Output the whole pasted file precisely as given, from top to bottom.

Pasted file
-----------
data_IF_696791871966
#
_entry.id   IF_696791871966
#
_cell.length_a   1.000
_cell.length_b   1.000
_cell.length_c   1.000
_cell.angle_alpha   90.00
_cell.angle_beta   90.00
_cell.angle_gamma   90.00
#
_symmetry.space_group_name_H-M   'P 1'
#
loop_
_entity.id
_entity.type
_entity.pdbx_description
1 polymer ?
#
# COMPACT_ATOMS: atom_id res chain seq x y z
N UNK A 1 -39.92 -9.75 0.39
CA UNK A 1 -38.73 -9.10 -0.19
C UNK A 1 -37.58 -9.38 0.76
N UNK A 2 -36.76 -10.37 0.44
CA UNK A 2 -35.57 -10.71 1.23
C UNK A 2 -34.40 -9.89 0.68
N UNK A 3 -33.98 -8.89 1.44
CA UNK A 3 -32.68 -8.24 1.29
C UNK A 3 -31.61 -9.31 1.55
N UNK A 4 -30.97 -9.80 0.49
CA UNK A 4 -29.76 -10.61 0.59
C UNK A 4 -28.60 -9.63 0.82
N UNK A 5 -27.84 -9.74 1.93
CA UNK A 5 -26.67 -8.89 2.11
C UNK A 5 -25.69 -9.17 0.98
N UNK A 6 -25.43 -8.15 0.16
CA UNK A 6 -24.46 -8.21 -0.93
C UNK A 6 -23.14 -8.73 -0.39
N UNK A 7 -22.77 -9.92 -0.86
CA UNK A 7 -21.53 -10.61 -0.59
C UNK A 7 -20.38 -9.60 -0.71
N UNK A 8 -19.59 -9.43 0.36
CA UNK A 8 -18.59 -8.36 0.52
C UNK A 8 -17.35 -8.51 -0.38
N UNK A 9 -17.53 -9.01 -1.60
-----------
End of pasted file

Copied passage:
data_IF_696791871966
#
_entry.id   IF_696791871966
#
_cell.length_a   1.000
_cell.length_b   1.000
_cell.length_c   1.000
_cell.angle_alpha   90.00
_cell.angle_beta   90.00
_cell.angle_gamma   90.00
#
_symmetry.space_group_name_H-M   'P 1'
#
loop_
_entity.id
_entity.type
_entity.pdbx_description
1 polymer ?
#
# COMPACT_ATOMS: atom_id res chain seq x y z
N UNK A 1 -39.92 -9.75 0.39
CA UNK A 1 -38.73 -9.10 -0.19
C UNK A 1 -37.58 -9.38 0.76
N UNK A 2 -36.76 -10.37 0.44
CA UNK A 2 -35.57 -10.71 1.23
C UNK A 2 -34.40 -9.89 0.68
N UNK A 3 -33.98 -8.89 1.44
CA UNK A 3 -32.68 -8.24 1.29
C UNK A 3 -31.61 -9.31 1.55
N UNK A 4 -30.97 -9.80 0.49
CA UNK A 4 -29.76 -10.61 0.59
C UNK A 4 -28.60 -9.63 0.82
N UNK A 5 -27.84 -9.74 1.93
CA UNK A 5 -26.67 -8.89 2.11
C UNK A 5 -25.69 -9.17 0.98
N UNK A 6 -25.43 -8.15 0.16
CA UNK A 6 -24.46 -8.21 -0.93
C UNK A 6 -23.14 -8.73 -0.39
N UNK A 7 -22.77 -9.92 -0.86
CA UNK A 7 -21.53 -10.61 -0.59
C UNK A 7 -20.38 -9.60 -0.71
N UNK A 8 -19.59 -9.43 0.36
CA UNK A 8 -18.59 -8.36 0.52
C UNK A 8 -17.35 -8.51 -0.38
N UNK A 9 -17.53 -9.01 -1.60